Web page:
** "Sugar Dirt" = Guadalcanal, with a landing force scoring an initial easy victory, then being abandoned to fend for themselves in the face of superior forces for months in favor of taking advantage of a more strategic position elsewhere (New Guinea in real life, the planet Ixion near the Chig homeworld in the episode). Complete with a VanityPlate dedicating the episode to Guadalcanal veterans.
** Round Hammer itself is inspired by the planned invasion of the Japanese home islands. [[spoiler:But unlike the real one that never happened because the Japanese surrendered after the American nuclear attacks, Round Hammer is called off in the finale because the Wild Cards screw up and give away the battle plan to the Chigs,[[note]]They meet an unarmored Chig while scouting a moon of the Chig homeworld and, not knowing what unarmored Chigs look like, mistake him for a different alien species and tell him about the planned assault to save his life. He is apparently a guardian of a Chig breeding ground and tells his government about the invasion.[[/note]] who offer to open peace negotiations instead of taking advantage. The negotiations go badly awry and the war restarts, but the UN has lost the initiative.]]
* ''Series/StarTrekDeepSpaceNine'':
** The Occupation of Bajor drew most of its cues from the Nazi occupation of Europe in UsefulNotes/WorldWarII (and to a lesser extent the Japanese occupation of Pacific nations in the same period), with the Cardassians using concentration camps, forced labor, and {{sex slave}}ry on the native Bajorans and pillaging their art and cultural resources, while the Bajorans themselves had both LaResistance and LesCollaborateurs. However, the Cardassians withdraw right before the series mostly due to their own internal politics.
** The situation in "[[Recap/StarTrekDeepSpaceNineS04E18RulesOfEngagement Rules of Engagement]]" where Worf accidentally destroys a passenger ship while defending a convoy against Klingon raiders was inspired by the [[https://en.wikipedia.org/wiki/Iran_Air_Flight_655 Iran Air Flight 655]] incident during the UsefulNotes/IranIraqWar.
** Much of the Dominion War story arc is based on UsefulNotes/WorldWarII. The fall of Deep Space 9 in "Call to Arms" references US possessions falling to Japan, while "Favor the Bold" and "Sacrifice of Angels" parallel D-Day in part. "The Siege of AR-558" was written based on Guadalcanal, but Winrich Kolbe drew on his experiences in UsefulNotes/TheVietnamWar while directing it, feeling it was similar to Khe Sanh.
[[/folder]]

[[folder:Video Games]]
* The developers of the ''VideoGame/FreeSpace 2'' mod ''VideoGame/BluePlanet: War in Heaven'' have stated that the war between the [[AntiHero United Earth Federation]] and the [[AntiVillain Galactic Terran-Vasudan Alliance]] is meant to be the UsefulNotes/VietnamWar in space. In both cases we have one side being far more powerful than the other but forced to fight a limited and conservative war due to political divisions and murky objectives while the much less powerful but more ideologically convinced side is simply trying to hold its own and ultimately push the other side out by costing them enough blood. Similarly to the Vietnam War, there is no clear-cut good guy.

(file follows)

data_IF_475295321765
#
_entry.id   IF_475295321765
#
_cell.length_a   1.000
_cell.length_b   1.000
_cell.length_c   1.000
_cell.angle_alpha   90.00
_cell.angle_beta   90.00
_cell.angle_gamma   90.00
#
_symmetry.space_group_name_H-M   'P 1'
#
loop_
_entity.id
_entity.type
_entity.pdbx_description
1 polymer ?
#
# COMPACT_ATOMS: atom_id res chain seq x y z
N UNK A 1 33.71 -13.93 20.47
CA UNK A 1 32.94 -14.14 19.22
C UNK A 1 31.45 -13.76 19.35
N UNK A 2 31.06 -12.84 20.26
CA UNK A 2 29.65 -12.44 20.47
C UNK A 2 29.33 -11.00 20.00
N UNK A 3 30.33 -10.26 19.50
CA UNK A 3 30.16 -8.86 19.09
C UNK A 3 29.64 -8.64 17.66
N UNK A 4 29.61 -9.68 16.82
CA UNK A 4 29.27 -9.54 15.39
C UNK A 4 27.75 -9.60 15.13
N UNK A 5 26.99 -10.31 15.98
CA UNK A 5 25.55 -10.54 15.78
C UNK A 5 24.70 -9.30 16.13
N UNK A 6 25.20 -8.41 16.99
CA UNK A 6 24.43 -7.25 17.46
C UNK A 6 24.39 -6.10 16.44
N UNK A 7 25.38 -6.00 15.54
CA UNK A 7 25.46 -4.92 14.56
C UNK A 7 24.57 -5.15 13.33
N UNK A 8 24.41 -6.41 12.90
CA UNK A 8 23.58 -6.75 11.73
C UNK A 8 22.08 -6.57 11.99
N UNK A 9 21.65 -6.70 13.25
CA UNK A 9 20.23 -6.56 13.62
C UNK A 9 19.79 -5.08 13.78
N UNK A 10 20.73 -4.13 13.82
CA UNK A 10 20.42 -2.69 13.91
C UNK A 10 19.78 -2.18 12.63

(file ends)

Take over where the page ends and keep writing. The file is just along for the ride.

* The ''VideoGame/WingCommander'' series was conceived as a sci-fi version of World War II aircraft carrier operations in the Pacific Theatre (with some ''Film/TopGun'' mixed in).
* The general plot of ''VideoGame/FireEmblemPathOfRadiance'' seems has some parallels with World War II, particularly in the roles of many of the countries. Daein/Germany is a bigoted, militaristic aggressor nation, Crimea/France is a cultured nation invaded by said aggressor state, Begnion/Britain is a powerful, aristocratic empire to whom Crimea/France appeals to for help and the Laguz/United States are isolationists who come to join the Allies when they realize Daein/Germany threaten them. To top it all off, the leader of the allied force is called Ike (although he's actually from the France stand-in). [[note]]Technically, Greil and Elena originally came from the Germany stand-in and emigrated to the United States stand-in, where they had Ike and Mist; later Greil moved with Ike and Mist to the France stand-in.[[/note]] The sequel didn't keep these parallels up; if anything, Daein in ''Radiant Dawn'' more closely resembled post-WW'''I''' Germany.
* ''VideoGame/AceCombat'':
** ''VideoGame/AceCombat5TheUnsungWar'' has the unique distinction of taking place during the Fantasy Conflict Counterpart of [[WorldWarIII a war which never actually happened]].
** The eponymous conflict in ''VideoGame/AceCombatZeroTheBelkanWar'' is based on both UsefulNotes/WorldWarI and UsefulNotes/WorldWarII, with just a dash of the Yugoslav Wars thrown in for variety.
* ''VideoGame/{{Gemfire}}'', by Creator/{{KOEI}}, is best described as ''Literature/RomanceOfTheThreeKingdoms'' [[JustForFun/XMeetsY in a]] StandardFantasySetting [[JustForFun/XMeetsY version of the Wars of the Roses]]," down to the king being from House ''[[MeaningfulName Lankshire]]''. And Ishmeria being shaped like England and Wales (including the Isle of Man) and the king's bastard heading up House Tudoria.
* You can't get any more obvious when your title is ''VideoGame/FinalFantasyTactics: The War of the Lions,'' with even a black lion and white lion standing in for [[UsefulNotes/WarsOfTheRoses the red rose and white rose.]] And there's even a 2-for-1 special in that the major event that shaped the game's backstory was the Fifty Years' War, an obvious analogue of the real life Hundred Years' War.
* ''VideoGame/TacticsOgre'', written by [[Creator/YasumiMatsuno the same mind]] behind ''Final Fantasy Tactics'', features the nation of Valeria torn apart between three ethnic groups after the last great unifier died. It's a huge analogue of UsefulNotes/TheYugoslavWars, even moreso given that the game originally released in 1995 when the wars were in full swing. It also qualifies as a SpaceColdWar, given that the conflict on Valeria is being influenced by agents from Xenobia (analagous to CIA operatives) and the Holy Lodis Empire is supporting one of the factions with a significant military presence (analogous to Soviet "advisers" propping up a local friendly government).